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11th Nov 2015

5 unheralded footballers who achieved cult status in the Premier League

Tom Victor

Fans of every club will have their favourites, and it’s not always the most talented player.

Sure, a top scorer or a captain/leader/legend will often be popular with supporters, but plenty of lesser lights have endeared themselves even more.

Here are some of those unlikely figures who still enjoy cult status with supporters of Premier League clubs.

Denis Irwin

When you think back to Alex Ferguson’s swashbuckling Manchester United side of the 1990s (no ‘Sir’ back in those days), a few names spring to mind.

Cantona. Giggs. Beckham. Scholes. Cole. Yorke. Schmeichel. Robson. Ince. Solskjaer. All memorable for various reasons.

Denis Irwin is outside the top 10, fishing for crumbs along with the likes of Paul Parker and Lee Sharpe, but that’s not the case when you talk to United fans who remember his part in the monumental 1993 title win.

When quizzed about his all-time best XI in 2013, Sir Alex made Irwin the first name on the team-sheet. And the Irish full-back’s consistency and dead-ball poise means many United fans have very fond memories of his time at Old Trafford.

Shola Ameobi

The best thing about the ‘local boy come good’ concept is that the definition of ‘good’ can be as broad as you like.

Shola Ameobi had highs in his time at Newcastle, scoring a goal at Camp Nou which gives him a better record at the ground than Luis Suarez or Neymar (sure, it’s one goal in one game, but still…).

He also played a vital role as the Magpies returned to the Premier League in 2010, scoring 10 goals – including a crucial clincher in the win at Peterborough that all but clinched promotion.

But he was never the most prolific, ending his time in the North East just shy of 50 Premier League goals despite playing close to 300 top-flight games.

His legacy lives on through younger brother Sammy, currently on loan from Newcastle to Cardiff.

John Jensen

In the early years of the Premier League, Arsenal were not the top-four staple they are now.

Under George Graham and Bruce Rioch they were known for their defensive solidity, brought by the Dixon-Adams-Bould-Winterburn axis and holding midfielder Jensen just in front.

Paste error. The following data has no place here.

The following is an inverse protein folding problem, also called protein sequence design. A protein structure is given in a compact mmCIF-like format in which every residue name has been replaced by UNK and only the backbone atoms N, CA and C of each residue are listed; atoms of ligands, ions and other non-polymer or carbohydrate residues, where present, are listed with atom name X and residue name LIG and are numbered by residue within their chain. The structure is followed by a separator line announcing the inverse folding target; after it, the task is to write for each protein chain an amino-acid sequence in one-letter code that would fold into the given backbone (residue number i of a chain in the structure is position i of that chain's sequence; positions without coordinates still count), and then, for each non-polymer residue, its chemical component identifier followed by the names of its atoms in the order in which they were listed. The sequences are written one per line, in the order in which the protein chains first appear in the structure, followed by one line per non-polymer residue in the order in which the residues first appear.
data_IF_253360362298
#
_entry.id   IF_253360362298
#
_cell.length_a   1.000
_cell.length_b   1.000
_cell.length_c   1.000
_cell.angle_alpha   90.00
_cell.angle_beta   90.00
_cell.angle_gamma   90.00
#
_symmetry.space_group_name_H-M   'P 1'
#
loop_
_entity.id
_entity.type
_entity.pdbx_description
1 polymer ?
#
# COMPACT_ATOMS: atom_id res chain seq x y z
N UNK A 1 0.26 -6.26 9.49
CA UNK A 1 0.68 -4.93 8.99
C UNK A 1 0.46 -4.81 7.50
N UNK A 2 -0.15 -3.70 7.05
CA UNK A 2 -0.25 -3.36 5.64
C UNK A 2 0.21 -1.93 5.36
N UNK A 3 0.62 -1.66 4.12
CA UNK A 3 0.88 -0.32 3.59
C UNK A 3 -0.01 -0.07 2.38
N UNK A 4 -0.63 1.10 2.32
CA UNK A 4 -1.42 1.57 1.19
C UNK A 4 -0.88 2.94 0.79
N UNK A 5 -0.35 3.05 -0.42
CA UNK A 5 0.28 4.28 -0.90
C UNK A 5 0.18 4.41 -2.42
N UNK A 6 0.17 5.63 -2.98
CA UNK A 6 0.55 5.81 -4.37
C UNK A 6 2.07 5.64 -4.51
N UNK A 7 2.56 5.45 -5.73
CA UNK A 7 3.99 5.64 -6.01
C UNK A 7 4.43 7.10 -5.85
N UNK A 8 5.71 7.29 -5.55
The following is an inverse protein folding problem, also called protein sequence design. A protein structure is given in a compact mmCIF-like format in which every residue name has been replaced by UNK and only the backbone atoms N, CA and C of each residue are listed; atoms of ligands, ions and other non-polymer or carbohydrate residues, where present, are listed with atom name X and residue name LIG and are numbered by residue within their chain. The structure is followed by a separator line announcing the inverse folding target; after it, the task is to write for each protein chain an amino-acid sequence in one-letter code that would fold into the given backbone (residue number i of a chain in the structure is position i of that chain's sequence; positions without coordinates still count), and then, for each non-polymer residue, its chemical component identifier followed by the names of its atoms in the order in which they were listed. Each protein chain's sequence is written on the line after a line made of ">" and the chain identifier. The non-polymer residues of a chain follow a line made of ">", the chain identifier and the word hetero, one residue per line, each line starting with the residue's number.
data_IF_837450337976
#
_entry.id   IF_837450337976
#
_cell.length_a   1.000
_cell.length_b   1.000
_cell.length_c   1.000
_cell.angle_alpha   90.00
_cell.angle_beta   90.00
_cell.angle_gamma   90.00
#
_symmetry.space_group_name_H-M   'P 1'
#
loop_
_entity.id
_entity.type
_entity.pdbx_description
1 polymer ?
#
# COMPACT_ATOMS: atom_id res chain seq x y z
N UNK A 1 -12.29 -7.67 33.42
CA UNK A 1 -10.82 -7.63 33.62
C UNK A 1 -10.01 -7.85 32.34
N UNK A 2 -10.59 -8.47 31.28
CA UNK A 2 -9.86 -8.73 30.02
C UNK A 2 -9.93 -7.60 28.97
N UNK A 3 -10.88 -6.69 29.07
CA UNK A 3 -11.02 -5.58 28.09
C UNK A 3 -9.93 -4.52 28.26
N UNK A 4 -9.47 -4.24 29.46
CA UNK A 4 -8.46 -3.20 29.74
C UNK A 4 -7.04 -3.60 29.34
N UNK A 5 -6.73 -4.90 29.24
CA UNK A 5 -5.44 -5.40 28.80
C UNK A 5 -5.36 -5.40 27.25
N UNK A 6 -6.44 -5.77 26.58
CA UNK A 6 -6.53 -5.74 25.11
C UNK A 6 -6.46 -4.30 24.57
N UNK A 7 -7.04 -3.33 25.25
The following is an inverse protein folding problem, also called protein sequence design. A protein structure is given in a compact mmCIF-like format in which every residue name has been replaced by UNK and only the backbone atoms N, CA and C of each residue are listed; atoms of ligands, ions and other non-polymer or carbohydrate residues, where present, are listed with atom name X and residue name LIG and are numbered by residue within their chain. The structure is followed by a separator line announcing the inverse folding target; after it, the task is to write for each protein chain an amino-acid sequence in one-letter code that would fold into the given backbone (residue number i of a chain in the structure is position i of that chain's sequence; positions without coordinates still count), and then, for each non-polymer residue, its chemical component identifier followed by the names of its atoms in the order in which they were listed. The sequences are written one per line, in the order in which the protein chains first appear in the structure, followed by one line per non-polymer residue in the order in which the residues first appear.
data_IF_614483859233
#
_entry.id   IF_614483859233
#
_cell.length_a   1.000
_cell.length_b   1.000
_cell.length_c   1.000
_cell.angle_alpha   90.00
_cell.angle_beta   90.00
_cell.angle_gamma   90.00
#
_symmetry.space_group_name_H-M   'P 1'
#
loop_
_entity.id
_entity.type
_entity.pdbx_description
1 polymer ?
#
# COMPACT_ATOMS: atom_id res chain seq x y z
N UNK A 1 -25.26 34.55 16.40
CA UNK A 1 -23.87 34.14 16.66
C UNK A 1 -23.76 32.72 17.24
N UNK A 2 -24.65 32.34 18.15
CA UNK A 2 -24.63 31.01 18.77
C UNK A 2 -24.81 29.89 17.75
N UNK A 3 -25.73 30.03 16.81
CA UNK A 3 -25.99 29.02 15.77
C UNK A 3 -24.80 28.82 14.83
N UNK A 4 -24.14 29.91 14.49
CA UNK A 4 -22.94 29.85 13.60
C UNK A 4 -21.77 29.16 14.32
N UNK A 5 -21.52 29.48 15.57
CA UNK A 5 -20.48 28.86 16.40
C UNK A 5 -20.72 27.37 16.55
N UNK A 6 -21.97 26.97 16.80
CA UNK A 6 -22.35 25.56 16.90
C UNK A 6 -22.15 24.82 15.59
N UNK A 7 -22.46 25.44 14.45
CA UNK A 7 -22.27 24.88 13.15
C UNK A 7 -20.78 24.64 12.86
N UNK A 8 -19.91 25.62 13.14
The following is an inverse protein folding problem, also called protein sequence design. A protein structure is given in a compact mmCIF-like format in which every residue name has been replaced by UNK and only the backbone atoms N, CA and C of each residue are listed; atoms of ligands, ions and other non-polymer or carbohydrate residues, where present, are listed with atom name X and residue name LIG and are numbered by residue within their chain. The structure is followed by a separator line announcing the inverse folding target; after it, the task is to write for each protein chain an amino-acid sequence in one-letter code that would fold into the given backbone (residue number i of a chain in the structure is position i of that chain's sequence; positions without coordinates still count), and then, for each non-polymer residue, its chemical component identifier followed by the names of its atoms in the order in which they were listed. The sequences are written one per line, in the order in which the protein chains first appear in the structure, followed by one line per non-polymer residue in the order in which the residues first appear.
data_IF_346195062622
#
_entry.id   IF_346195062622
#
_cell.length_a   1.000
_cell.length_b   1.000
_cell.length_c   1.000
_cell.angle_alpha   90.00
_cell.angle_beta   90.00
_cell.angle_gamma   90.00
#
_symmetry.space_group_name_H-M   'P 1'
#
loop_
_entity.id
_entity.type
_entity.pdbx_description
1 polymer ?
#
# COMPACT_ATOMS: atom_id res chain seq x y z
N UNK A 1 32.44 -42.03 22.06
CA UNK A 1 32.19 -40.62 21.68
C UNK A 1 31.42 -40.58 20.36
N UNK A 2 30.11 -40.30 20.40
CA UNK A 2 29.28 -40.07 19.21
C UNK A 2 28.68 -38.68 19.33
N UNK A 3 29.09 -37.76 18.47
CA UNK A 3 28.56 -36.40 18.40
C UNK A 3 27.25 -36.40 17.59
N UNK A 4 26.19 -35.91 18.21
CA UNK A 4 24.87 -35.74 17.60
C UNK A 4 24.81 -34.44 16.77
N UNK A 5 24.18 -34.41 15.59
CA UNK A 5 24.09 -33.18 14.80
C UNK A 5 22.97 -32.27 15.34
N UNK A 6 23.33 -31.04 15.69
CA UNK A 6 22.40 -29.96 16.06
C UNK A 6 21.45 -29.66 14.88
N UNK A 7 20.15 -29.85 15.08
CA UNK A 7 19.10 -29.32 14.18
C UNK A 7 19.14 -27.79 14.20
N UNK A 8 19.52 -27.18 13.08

The Dane arrived in England off the back of a goal in the final of Euro 1992, leading many to believe he could chip in at the other end of the pitch as well, but appearances can be deceptive.

Ask any Arsenal fan who remembers Jensen what they thought of him, and his lack of attacking threat will be right up there.

He scored just once for the Gunners – the equaliser in a 3-1 defeat to QPR in December 1994 – prompting ironic cries of ‘shoot’ for the remainder of his Arsenal career…and an iconic t-shirt.


Vladimir Šmicer

The broad narrative of Liverpool’s 2005 Champions League comeback victory centres around the inspirational part played by Steven Gerrard throughout the run, and the heroics of Jerzy Dudek in the final.

There’s even a widely-circulated counternarrative that Didi Hamann’s introduction at half-time was the most crucial factor, but another substitute had just as important a role to play.

Vladmir Šmicer was never the sort of player whose name Liverpool fans would get on the backs of their shirts, but his input is held dear for one crucial reason.

The Czech winger replaced the injured Harry Kewell in the first half, watching on as Milan extended their lead, but his speculative long-range strike slipped through Dida’s fingers to spark the comeback.

Carlton Cole

The final entry is more of a personal one – as a West Ham season ticket holder I’m aware our love for Carlton Cole might not have gone much further than East London, but what is the definition of a cult hero if not that.

I was there for Cole’s debut, when he scored less than 10 seconds after coming on as a substitute against Charlton, and while that didn’t lead to the sort of goalscoring stats he’d enjoyed for Chelsea’s reserves, his hard work endeared him to the fans.

As a long list of strikers came and went – Carlos Tevez, Craig Bellamy, David Di Michele Fredi Piquionne, John Carew – he was just…there.

Even when he left in 2013, it seemed as though the connection between club and player was too strong. He couldn’t go elsewhere, so West Ham brought him back for 18 more months.

He was both a bad goalscorer and a scorer of bad goals. But he was ours.

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